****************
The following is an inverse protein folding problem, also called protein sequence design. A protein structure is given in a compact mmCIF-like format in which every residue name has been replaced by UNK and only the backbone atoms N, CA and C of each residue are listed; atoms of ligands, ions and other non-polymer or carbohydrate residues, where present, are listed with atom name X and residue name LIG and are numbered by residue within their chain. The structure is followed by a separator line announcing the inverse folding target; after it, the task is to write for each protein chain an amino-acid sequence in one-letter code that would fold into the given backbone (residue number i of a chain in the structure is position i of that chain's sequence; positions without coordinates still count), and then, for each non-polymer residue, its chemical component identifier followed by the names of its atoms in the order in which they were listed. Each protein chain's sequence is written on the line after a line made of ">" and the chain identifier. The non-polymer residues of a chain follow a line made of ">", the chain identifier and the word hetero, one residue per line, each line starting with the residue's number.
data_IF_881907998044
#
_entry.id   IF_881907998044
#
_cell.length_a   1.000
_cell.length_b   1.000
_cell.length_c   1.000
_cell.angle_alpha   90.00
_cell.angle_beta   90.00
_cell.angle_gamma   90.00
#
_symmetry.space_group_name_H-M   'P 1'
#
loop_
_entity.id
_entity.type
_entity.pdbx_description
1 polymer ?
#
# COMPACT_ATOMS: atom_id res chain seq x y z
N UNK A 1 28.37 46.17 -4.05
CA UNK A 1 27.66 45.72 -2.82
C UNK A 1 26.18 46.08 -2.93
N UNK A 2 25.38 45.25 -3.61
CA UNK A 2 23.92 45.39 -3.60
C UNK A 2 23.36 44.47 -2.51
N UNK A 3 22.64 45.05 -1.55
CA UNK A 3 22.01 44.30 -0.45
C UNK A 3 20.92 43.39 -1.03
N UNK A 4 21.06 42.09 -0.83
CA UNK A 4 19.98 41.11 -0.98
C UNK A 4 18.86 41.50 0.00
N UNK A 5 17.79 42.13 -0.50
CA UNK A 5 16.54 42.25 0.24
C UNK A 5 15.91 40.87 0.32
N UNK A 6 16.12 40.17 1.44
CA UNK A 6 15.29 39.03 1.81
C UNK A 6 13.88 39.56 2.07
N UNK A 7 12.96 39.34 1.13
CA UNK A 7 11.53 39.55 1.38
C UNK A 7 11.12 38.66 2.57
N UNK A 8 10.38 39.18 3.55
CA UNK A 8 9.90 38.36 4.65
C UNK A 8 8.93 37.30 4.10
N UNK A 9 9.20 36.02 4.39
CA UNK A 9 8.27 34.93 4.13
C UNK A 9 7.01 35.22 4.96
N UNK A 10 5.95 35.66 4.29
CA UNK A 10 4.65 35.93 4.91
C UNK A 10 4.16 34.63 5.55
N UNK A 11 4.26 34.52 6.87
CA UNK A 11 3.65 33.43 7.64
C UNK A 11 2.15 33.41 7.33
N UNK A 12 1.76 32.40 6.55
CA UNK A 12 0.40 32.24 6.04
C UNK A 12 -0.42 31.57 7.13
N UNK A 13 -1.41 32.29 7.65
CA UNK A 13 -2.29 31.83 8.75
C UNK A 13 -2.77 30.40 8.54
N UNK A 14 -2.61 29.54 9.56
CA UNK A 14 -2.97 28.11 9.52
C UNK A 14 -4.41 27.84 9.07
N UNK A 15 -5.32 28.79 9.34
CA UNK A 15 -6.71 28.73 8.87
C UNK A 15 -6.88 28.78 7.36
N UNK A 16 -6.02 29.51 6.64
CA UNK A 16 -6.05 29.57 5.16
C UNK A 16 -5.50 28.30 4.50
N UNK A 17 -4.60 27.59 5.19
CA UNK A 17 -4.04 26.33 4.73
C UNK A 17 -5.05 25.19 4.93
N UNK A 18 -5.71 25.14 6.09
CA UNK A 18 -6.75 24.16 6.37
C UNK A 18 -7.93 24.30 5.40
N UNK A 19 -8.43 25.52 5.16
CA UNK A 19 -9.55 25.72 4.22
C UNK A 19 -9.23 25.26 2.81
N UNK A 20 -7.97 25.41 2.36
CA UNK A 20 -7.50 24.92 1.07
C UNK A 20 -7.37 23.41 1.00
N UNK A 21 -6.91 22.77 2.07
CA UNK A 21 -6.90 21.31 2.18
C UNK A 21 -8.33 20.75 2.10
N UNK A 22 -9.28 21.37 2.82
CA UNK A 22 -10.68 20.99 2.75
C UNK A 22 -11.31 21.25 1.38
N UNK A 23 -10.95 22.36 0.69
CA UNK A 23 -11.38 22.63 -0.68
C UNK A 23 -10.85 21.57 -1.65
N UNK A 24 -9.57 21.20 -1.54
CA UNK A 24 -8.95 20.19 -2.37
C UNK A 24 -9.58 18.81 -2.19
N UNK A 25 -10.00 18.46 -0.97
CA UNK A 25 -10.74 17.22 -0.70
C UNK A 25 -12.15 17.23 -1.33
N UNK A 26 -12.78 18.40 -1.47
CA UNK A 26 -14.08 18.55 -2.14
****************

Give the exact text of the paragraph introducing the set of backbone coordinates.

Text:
The following is an inverse protein folding problem, also called protein sequence design. A protein structure is given in a compact mmCIF-like format in which every residue name has been replaced by UNK and only the backbone atoms N, CA and C of each residue are listed; atoms of ligands, ions and other non-polymer or carbohydrate residues, where present, are listed with atom name X and residue name LIG and are numbered by residue within their chain. The structure is followed by a separator line announcing the inverse folding target; after it, the task is to write for each protein chain an amino-acid sequence in one-letter code that would fold into the given backbone (residue number i of a chain in the structure is position i of that chain's sequence; positions without coordinates still count), and then, for each non-polymer residue, its chemical component identifier followed by the names of its atoms in the order in which they were listed. Each protein chain's sequence is written on the line after a line made of ">" and the chain identifier. The non-polymer residues of a chain follow a line made of ">", the chain identifier and the word hetero, one residue per line, each line starting with the residue's number.